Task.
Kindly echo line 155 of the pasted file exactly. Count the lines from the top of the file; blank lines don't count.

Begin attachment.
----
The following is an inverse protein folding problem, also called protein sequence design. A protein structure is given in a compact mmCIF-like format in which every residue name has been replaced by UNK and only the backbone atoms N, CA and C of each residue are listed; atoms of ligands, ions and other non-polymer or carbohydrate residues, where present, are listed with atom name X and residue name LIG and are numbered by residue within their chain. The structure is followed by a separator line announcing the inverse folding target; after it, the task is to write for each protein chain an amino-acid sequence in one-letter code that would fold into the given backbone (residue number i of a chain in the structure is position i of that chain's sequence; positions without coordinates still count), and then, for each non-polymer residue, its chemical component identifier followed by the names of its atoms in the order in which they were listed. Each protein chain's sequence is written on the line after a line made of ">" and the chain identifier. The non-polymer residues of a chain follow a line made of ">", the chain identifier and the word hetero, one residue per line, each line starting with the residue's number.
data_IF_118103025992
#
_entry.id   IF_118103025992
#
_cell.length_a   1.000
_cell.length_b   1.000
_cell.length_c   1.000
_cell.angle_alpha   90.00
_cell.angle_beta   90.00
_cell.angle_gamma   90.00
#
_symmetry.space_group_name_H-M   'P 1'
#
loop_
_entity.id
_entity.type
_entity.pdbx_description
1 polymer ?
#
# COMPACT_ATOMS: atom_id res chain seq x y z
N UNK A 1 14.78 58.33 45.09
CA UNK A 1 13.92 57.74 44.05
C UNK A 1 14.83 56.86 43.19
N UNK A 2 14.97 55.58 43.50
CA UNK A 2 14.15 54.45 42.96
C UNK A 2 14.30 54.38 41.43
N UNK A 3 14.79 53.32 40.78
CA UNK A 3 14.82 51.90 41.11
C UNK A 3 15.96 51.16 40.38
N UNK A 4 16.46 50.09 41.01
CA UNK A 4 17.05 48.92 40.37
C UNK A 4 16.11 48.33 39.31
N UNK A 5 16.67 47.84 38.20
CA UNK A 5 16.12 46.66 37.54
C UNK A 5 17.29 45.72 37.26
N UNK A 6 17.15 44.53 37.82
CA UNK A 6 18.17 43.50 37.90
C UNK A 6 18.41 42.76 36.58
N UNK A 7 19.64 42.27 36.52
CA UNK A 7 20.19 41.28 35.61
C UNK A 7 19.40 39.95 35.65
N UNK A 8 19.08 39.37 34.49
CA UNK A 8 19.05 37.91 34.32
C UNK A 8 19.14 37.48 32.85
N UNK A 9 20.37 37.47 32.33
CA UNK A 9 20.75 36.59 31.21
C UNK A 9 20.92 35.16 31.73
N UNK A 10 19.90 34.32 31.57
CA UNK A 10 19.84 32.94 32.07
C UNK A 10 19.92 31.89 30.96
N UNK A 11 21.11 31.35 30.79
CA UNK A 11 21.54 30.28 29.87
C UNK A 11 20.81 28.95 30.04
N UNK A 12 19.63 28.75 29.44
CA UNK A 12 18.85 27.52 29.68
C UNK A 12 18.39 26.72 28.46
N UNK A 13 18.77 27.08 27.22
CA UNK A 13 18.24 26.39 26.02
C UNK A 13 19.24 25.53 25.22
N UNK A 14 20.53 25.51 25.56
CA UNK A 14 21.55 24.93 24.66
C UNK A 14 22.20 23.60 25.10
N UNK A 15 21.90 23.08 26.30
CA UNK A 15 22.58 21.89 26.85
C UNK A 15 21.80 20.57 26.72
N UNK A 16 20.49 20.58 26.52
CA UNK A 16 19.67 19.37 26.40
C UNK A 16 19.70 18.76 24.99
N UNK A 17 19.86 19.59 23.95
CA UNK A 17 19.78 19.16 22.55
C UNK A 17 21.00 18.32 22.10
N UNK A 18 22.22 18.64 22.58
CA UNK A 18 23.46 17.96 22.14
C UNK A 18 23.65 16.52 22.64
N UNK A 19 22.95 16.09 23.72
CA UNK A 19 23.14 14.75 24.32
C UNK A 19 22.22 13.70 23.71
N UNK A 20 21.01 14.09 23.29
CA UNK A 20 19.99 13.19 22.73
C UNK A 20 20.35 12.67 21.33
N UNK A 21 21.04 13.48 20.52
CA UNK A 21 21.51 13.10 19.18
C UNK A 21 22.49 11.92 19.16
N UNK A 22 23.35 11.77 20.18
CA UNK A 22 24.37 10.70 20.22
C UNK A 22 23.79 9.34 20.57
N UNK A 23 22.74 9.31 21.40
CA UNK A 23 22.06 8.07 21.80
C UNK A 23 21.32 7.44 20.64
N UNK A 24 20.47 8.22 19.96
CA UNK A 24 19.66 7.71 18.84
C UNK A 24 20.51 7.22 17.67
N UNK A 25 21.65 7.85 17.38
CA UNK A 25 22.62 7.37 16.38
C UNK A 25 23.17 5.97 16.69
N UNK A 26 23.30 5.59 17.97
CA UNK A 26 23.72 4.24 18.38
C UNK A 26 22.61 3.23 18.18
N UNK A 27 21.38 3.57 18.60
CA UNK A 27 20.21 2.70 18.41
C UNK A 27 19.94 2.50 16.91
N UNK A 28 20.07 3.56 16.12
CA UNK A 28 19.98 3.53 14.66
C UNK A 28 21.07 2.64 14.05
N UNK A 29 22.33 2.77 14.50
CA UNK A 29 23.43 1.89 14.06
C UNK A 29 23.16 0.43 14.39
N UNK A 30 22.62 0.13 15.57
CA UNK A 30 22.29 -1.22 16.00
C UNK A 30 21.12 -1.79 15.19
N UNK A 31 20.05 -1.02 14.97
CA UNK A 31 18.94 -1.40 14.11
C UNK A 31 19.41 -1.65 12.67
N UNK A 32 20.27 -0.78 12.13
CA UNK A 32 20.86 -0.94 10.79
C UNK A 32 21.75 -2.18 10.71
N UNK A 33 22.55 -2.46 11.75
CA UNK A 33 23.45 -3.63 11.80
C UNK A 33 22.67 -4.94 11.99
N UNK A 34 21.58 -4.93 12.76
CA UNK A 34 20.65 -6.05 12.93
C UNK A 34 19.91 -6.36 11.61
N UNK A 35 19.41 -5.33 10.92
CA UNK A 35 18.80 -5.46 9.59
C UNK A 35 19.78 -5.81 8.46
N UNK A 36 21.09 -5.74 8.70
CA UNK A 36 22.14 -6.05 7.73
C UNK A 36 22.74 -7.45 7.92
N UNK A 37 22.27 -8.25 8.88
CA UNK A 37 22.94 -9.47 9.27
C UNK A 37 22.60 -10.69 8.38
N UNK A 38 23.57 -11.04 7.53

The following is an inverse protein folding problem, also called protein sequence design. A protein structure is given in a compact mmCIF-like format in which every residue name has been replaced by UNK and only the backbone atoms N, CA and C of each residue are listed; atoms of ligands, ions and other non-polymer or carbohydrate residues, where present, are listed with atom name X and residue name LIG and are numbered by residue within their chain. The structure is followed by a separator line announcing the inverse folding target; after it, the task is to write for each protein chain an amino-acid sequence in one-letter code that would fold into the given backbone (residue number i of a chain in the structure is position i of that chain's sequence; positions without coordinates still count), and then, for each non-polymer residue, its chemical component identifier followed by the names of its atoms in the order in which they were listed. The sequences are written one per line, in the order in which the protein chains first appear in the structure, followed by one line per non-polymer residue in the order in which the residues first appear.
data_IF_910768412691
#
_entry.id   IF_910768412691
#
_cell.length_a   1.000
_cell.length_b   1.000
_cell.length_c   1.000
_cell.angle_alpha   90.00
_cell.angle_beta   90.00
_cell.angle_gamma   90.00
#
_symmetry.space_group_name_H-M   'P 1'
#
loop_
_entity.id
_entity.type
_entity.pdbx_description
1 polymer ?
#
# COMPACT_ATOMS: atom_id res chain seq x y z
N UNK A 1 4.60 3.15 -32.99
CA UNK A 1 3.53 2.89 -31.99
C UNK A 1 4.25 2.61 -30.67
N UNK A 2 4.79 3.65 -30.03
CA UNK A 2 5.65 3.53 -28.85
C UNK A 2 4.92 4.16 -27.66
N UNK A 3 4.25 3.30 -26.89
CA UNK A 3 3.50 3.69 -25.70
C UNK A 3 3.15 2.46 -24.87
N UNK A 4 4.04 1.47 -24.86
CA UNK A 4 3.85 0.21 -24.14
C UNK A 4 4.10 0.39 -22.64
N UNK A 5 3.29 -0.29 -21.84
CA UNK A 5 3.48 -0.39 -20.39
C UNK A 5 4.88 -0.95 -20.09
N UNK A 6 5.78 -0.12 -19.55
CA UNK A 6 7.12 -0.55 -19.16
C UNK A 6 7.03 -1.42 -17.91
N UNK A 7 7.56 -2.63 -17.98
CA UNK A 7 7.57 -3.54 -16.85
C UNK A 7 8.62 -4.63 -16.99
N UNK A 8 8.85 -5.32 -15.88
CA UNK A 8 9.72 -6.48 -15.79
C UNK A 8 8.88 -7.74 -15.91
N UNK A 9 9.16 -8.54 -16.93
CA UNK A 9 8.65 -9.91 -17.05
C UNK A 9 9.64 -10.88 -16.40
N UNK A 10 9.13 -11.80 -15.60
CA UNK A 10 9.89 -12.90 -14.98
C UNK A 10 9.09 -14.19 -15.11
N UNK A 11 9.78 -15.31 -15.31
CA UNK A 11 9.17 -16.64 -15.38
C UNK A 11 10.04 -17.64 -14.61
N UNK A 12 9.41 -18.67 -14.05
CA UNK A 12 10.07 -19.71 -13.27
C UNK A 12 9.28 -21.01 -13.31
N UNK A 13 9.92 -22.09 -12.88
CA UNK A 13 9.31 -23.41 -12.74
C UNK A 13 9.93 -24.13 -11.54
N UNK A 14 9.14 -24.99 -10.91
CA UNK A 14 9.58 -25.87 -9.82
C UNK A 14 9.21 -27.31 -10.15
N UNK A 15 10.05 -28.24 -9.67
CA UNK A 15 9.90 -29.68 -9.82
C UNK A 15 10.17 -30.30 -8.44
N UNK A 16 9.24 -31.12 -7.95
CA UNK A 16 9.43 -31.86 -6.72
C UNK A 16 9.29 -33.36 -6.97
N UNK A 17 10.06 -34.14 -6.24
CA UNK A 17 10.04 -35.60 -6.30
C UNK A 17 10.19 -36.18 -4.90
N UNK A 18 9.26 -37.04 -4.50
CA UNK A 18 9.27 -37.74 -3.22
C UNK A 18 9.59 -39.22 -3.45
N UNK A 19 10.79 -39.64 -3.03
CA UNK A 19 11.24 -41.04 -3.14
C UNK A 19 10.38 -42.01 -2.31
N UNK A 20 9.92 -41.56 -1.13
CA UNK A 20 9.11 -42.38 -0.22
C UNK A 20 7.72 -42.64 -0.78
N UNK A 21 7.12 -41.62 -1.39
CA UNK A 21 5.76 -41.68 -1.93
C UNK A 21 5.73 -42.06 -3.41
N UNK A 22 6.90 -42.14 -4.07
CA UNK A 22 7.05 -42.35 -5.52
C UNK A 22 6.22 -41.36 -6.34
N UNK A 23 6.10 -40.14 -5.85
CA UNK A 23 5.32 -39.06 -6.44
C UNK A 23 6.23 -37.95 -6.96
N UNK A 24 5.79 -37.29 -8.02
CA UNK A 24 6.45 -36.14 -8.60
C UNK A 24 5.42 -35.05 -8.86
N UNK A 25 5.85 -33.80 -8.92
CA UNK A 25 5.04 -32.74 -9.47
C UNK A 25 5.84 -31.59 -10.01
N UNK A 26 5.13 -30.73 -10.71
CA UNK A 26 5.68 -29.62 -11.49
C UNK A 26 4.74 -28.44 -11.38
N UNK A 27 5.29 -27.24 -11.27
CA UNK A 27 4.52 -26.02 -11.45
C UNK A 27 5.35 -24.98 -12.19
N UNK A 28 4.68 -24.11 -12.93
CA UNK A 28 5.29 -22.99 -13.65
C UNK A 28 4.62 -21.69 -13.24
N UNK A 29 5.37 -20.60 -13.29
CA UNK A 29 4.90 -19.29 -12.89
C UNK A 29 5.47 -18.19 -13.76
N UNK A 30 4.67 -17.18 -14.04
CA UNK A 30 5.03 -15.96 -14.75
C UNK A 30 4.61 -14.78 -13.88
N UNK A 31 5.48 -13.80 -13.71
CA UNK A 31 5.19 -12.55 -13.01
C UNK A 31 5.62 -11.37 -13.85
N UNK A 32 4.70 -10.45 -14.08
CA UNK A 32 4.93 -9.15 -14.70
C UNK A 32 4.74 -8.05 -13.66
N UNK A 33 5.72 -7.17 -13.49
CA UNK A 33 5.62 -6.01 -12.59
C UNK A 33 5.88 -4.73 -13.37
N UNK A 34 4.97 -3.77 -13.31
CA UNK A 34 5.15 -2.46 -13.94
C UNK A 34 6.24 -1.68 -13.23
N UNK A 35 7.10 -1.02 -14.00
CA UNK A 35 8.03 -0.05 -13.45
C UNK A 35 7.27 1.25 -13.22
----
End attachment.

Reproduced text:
N UNK A 1 4.60 3.15 -32.99